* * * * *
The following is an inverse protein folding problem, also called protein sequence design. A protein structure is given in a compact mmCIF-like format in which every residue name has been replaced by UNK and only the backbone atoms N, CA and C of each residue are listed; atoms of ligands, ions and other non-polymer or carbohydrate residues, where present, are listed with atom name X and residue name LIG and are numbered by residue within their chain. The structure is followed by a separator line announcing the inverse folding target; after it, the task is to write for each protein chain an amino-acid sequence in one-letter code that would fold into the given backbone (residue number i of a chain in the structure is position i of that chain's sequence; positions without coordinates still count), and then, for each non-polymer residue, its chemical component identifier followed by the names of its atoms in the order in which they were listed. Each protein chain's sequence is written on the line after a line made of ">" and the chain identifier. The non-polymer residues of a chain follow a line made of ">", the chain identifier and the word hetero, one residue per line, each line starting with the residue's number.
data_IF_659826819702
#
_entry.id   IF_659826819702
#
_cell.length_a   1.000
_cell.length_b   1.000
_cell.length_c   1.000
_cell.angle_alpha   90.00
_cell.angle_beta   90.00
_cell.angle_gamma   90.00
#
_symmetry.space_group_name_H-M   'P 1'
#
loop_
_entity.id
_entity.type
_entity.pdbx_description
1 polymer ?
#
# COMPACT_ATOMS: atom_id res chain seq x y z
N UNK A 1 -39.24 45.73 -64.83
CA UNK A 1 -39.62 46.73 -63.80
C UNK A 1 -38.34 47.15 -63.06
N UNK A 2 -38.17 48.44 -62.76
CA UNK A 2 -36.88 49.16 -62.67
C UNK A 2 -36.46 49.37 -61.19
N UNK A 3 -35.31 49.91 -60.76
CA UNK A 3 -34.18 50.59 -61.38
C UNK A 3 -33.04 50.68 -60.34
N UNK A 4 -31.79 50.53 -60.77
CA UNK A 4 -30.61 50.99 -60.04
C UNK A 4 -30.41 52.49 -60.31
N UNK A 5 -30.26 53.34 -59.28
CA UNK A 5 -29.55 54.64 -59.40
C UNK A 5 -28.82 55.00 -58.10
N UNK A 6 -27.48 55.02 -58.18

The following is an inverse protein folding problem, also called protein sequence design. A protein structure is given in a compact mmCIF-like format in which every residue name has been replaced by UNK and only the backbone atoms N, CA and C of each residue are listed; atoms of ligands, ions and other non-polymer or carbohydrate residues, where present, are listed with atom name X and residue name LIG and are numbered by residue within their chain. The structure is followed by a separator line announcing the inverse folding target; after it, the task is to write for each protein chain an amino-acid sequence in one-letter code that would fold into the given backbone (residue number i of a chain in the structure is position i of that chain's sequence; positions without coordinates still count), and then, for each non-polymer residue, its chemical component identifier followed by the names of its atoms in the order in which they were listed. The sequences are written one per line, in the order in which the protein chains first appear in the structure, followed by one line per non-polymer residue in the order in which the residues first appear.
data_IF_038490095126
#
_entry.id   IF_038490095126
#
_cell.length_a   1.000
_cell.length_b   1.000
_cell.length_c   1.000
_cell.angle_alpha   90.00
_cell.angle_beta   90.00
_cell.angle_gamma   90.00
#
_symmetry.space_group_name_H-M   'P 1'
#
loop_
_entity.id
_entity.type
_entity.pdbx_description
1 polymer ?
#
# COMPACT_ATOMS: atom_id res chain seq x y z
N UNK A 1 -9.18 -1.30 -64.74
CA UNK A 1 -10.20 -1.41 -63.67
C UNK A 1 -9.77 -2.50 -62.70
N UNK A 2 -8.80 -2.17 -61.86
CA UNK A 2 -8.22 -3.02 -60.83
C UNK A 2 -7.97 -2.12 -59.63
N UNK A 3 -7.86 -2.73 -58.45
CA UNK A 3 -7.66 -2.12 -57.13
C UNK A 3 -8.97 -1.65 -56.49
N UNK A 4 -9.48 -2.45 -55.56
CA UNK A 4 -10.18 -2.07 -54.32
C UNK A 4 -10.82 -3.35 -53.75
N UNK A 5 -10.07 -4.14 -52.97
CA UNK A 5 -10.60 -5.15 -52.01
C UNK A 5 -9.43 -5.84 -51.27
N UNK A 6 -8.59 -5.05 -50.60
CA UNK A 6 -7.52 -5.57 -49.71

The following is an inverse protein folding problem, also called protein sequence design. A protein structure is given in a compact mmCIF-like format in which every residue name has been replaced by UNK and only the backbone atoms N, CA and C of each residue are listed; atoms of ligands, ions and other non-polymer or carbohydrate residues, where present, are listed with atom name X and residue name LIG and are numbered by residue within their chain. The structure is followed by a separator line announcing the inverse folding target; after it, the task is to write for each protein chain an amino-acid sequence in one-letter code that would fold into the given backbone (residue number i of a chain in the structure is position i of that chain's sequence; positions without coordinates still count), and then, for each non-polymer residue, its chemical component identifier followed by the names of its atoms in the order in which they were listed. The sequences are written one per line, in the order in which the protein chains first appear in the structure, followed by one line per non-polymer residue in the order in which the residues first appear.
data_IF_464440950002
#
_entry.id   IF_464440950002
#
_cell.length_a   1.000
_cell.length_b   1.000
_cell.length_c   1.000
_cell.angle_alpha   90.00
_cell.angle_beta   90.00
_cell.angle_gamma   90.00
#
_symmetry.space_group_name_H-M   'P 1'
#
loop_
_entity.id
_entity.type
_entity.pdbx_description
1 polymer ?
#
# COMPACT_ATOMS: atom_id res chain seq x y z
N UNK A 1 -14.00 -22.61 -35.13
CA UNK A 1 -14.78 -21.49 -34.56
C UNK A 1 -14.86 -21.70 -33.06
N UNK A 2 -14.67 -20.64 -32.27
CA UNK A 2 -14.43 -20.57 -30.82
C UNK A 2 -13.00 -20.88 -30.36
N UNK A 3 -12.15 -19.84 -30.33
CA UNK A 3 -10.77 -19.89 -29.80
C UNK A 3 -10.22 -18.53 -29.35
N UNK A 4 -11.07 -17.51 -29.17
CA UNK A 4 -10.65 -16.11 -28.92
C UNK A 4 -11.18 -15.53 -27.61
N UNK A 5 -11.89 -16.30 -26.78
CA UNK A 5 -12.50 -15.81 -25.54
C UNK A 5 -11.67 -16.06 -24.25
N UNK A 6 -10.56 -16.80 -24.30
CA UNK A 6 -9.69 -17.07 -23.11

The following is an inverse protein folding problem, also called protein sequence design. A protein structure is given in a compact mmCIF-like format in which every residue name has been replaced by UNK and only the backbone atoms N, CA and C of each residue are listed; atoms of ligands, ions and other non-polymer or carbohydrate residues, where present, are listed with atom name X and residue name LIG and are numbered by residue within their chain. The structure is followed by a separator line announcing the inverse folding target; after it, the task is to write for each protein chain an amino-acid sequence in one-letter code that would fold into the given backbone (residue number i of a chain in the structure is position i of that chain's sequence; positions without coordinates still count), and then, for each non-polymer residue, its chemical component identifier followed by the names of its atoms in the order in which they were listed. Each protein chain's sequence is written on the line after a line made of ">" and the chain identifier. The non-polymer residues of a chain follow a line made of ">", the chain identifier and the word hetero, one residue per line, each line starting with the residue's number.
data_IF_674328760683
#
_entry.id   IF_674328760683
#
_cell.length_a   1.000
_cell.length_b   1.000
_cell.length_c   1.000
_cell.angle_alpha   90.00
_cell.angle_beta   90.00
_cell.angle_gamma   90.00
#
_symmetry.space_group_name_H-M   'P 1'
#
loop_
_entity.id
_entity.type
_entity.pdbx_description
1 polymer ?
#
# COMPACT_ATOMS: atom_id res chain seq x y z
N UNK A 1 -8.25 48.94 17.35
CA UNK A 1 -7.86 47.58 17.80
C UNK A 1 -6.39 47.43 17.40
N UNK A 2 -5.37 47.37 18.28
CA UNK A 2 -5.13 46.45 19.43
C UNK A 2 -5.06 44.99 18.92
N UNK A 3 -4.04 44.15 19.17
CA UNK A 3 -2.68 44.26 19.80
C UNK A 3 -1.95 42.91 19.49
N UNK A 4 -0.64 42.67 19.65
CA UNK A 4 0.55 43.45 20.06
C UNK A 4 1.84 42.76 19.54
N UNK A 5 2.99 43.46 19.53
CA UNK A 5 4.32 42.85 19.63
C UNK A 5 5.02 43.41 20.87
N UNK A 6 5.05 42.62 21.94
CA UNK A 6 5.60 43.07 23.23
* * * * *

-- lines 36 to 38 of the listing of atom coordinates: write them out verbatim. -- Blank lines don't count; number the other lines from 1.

C UNK A 5 -28.82 55.00 -58.10
N UNK A 6 -27.48 55.02 -58.18

The following is an inverse protein folding problem, also called protein sequence design. A protein structure is given in a compact mmCIF-like format in which every residue name has been replaced by UNK and only the backbone atoms N, CA and C of each residue are listed; atoms of ligands, ions and other non-polymer or carbohydrate residues, where present, are listed with atom name X and residue name LIG and are numbered by residue within their chain. The structure is followed by a separator line announcing the inverse folding target; after it, the task is to write for each protein chain an amino-acid sequence in one-letter code that would fold into the given backbone (residue number i of a chain in the structure is position i of that chain's sequence; positions without coordinates still count), and then, for each non-polymer residue, its chemical component identifier followed by the names of its atoms in the order in which they were listed. The sequences are written one per line, in the order in which the protein chains first appear in the structure, followed by one line per non-polymer residue in the order in which the residues first appear.